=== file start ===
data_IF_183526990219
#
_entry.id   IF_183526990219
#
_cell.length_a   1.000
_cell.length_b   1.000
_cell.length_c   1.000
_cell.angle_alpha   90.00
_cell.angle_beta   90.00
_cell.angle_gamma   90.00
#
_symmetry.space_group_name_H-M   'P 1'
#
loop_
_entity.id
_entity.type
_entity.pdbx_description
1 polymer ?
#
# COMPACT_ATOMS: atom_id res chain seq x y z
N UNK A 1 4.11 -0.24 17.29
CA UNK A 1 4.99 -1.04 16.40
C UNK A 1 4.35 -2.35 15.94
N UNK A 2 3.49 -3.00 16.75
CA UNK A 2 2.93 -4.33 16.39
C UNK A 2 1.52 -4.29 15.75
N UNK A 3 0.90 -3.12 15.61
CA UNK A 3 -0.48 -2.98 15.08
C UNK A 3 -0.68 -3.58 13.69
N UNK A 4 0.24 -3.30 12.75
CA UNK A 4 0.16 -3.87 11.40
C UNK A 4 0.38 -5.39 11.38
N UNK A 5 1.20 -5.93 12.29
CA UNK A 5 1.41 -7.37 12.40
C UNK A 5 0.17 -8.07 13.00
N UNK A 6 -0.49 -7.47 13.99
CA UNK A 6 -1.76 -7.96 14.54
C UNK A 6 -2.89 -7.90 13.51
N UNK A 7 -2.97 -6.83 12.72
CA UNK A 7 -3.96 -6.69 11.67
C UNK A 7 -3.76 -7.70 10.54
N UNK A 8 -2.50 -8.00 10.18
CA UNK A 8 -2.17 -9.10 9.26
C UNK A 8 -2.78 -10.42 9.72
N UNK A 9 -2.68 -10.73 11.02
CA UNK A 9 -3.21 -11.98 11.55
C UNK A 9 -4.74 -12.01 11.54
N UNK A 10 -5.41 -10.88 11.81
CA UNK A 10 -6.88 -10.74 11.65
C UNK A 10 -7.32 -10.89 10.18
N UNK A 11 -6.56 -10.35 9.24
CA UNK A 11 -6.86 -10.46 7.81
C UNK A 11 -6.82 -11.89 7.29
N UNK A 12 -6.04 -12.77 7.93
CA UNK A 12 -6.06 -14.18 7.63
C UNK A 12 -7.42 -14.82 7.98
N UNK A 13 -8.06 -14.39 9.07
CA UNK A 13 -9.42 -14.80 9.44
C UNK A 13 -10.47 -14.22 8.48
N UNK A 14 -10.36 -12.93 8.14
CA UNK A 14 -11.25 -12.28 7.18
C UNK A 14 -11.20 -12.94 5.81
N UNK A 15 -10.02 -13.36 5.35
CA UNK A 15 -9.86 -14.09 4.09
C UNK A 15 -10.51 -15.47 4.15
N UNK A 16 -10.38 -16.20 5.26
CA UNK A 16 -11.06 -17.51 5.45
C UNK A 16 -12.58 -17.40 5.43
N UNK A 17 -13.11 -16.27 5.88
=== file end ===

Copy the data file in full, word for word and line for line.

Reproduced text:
data_IF_183526990219
#
_entry.id   IF_183526990219
#
_cell.length_a   1.000
_cell.length_b   1.000
_cell.length_c   1.000
_cell.angle_alpha   90.00
_cell.angle_beta   90.00
_cell.angle_gamma   90.00
#
_symmetry.space_group_name_H-M   'P 1'
#
loop_
_entity.id
_entity.type
_entity.pdbx_description
1 polymer ?
#
# COMPACT_ATOMS: atom_id res chain seq x y z
N UNK A 1 4.11 -0.24 17.29
CA UNK A 1 4.99 -1.04 16.40
C UNK A 1 4.35 -2.35 15.94
N UNK A 2 3.49 -3.00 16.75
CA UNK A 2 2.93 -4.33 16.39
C UNK A 2 1.52 -4.29 15.75
N UNK A 3 0.90 -3.12 15.61
CA UNK A 3 -0.48 -2.98 15.08
C UNK A 3 -0.68 -3.58 13.69
N UNK A 4 0.24 -3.30 12.75
CA UNK A 4 0.16 -3.87 11.40
C UNK A 4 0.38 -5.39 11.38
N UNK A 5 1.20 -5.93 12.29
CA UNK A 5 1.41 -7.37 12.40
C UNK A 5 0.17 -8.07 13.00
N UNK A 6 -0.49 -7.47 13.99
CA UNK A 6 -1.76 -7.96 14.54
C UNK A 6 -2.89 -7.90 13.51
N UNK A 7 -2.97 -6.83 12.72
CA UNK A 7 -3.96 -6.69 11.67
C UNK A 7 -3.76 -7.70 10.54
N UNK A 8 -2.50 -8.00 10.18
CA UNK A 8 -2.17 -9.10 9.26
C UNK A 8 -2.78 -10.42 9.72
N UNK A 9 -2.68 -10.73 11.02
CA UNK A 9 -3.21 -11.98 11.55
C UNK A 9 -4.74 -12.01 11.54
N UNK A 10 -5.41 -10.88 11.81
CA UNK A 10 -6.88 -10.74 11.65
C UNK A 10 -7.32 -10.89 10.18
N UNK A 11 -6.56 -10.35 9.24
CA UNK A 11 -6.86 -10.46 7.81
C UNK A 11 -6.82 -11.89 7.29
N UNK A 12 -6.04 -12.77 7.93
CA UNK A 12 -6.06 -14.18 7.63
C UNK A 12 -7.42 -14.82 7.98
N UNK A 13 -8.06 -14.39 9.07
CA UNK A 13 -9.42 -14.80 9.44
C UNK A 13 -10.47 -14.22 8.48
N UNK A 14 -10.36 -12.93 8.14
CA UNK A 14 -11.25 -12.28 7.18
C UNK A 14 -11.20 -12.94 5.81
N UNK A 15 -10.02 -13.36 5.35
CA UNK A 15 -9.86 -14.09 4.09
C UNK A 15 -10.51 -15.47 4.15
N UNK A 16 -10.38 -16.20 5.26
CA UNK A 16 -11.06 -17.51 5.45
C UNK A 16 -12.58 -17.40 5.43
N UNK A 17 -13.11 -16.27 5.88